BANGALORE (Reuters) - Indian IT services exporter Wipro Ltd posted quarterly profit which beat analyst estimates, but that was not enough for investors who sold off its stock on stronger earnings reports from rivals.
Wipro, which has restructured itself over the past two years to catch up with Tata Consultancy Services Ltd and others, had seen its shares rise nearly 50 percent in 2013. That was in line with a rally for a sector fuelled by improving demand for outsourcing from clients in the United States and elsewhere.
That improvement saw Wipro on Tuesday set a revenue growth forecast for the quarter ending December to 1.8-3.6 percent in dollar terms from the previous quarter, slightly above analysts’ forecast of 1.5-3.5 percent.
In the September quarter, Wipro reported net profit growth of 28.5 percent, but that lagged the 34 percent gain recently posted by market leader TCS and 64 percent for HCL Technologies Ltd.
Consolidated net profit was 19.32 billion rupees (194.49 million pounds), exceeding analysts’ estimate of 18.6 billion rupees, Wipro said on Tuesday after markets closed.
Shares in Wipro fell more than 6 percent on Wednesday, halting a rally that recently saw the stock rise to its highest since 2000, before paring some of its losses.
Goldman Sachs, which has a sell rating on Wipro, cited as concerns weak growth in revenue from maintenance and business process outsourcing - the industry’s bread and butter - and said it expects Wipro to continue to underperform rivals.
Barclays also pointed to growth lagging that of its peers.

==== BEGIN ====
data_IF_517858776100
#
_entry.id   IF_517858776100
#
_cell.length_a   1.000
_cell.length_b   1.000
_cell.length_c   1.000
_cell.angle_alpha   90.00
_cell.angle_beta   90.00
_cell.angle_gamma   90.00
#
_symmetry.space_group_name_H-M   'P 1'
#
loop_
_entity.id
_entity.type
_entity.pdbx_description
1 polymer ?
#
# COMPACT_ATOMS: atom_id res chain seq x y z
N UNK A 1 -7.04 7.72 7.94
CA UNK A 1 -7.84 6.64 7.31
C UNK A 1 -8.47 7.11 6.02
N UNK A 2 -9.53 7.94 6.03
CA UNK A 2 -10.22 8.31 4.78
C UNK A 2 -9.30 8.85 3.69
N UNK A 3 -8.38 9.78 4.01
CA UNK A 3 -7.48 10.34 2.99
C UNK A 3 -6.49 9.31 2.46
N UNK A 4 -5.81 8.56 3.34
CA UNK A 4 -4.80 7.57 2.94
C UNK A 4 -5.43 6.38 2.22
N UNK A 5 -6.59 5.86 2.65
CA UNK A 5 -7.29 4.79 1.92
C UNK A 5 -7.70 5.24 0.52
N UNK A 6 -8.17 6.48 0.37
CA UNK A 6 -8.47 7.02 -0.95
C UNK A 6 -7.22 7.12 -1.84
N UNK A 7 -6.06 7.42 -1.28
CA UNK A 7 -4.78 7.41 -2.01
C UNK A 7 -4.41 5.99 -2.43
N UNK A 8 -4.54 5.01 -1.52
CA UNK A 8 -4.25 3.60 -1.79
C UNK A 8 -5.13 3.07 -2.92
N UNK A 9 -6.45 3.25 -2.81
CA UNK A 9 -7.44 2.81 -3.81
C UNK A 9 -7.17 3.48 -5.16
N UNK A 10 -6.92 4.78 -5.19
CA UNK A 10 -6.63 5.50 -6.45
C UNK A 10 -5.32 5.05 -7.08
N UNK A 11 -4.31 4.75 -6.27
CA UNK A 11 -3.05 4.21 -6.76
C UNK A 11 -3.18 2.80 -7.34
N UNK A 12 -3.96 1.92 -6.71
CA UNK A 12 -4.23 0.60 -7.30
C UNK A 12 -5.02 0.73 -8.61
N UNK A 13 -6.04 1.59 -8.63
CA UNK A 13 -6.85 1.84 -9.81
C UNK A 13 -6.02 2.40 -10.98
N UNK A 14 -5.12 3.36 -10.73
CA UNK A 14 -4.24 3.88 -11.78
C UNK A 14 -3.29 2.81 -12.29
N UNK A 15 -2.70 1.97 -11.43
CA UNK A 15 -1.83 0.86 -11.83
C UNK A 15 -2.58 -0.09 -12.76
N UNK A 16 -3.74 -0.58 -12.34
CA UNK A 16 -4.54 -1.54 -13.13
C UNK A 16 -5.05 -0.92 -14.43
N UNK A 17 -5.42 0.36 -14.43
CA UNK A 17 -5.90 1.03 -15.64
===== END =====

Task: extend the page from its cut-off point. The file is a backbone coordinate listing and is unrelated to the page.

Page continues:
Wipro is looking to regain momentum in part by seeking more business from its biggest existing clients.
Revenue from its top 10 clients rose 4.1 percent from the previous quarter, faster than its overall IT services sales growth of 2.7 percent. The latter was the best performance for seven quarters.
That strategy has “started to pay off, it is doing so, although a little belatedly,” said Harit Shah, analyst at Nirmal Bang Institutional Equities in Mumbai.
Wipro has been looking to build its presence in the financial services industry, which is the biggest consumer of IT services but where it lags rivals TCS and Infosys. Wipro said it won a big contract during the quarter from a large U.S. bank that it declined to identify.
TCS and HCL also beat analyst estimates for September quarter profits, though profit at Infosys was weighed down by a one-off provision.
Infosys adjusted its full fiscal year revenue growth forecast range to 9-10 percent from 6-10 percent when it released its results earlier this month. TCS last week said it would hire more people this year than initially planned.
India’s $108 billion IT outsourcing industry is likely to post revenue growth of 12-14 percent for the year ending March 31, the National Association of Software and Services Companies said earlier this year.
Additional reporting by Tony Munroe, Sumeet Chatterjee and Abhishek Vishnoi; Editing by Christopher Cushing